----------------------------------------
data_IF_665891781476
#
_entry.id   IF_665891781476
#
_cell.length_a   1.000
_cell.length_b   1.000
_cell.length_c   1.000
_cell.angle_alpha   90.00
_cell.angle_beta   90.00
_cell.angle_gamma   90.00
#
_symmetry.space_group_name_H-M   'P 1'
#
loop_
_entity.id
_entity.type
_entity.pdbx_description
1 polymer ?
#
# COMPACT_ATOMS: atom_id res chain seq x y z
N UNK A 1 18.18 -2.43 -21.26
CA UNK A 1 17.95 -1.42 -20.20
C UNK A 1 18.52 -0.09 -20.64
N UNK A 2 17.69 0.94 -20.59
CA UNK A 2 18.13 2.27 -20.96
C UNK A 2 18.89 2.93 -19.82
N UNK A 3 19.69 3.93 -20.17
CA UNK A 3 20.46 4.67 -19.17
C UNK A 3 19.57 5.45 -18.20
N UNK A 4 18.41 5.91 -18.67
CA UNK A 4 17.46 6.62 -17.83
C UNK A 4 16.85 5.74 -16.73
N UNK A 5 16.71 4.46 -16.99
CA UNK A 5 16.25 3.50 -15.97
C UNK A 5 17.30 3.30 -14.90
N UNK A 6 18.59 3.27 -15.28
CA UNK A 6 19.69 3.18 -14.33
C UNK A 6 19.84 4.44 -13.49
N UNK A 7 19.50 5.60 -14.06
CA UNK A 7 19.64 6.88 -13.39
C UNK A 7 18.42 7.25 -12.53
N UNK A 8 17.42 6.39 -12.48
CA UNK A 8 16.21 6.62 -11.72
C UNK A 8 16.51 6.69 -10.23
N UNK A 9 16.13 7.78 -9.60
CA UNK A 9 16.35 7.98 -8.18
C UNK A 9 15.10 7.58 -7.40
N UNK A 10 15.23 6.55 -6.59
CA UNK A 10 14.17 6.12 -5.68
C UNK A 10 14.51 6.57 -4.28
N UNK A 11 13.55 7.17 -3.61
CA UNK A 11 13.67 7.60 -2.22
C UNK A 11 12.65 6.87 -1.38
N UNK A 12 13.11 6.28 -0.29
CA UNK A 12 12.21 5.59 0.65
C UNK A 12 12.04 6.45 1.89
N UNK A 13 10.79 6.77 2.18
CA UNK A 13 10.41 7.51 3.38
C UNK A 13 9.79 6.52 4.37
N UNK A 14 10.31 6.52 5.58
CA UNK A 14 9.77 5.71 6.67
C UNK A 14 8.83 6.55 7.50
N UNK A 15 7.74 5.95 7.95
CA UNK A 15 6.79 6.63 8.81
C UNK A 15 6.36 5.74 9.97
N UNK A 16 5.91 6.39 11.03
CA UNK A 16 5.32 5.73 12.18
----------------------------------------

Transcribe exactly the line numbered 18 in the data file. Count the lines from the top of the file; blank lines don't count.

1 polymer ?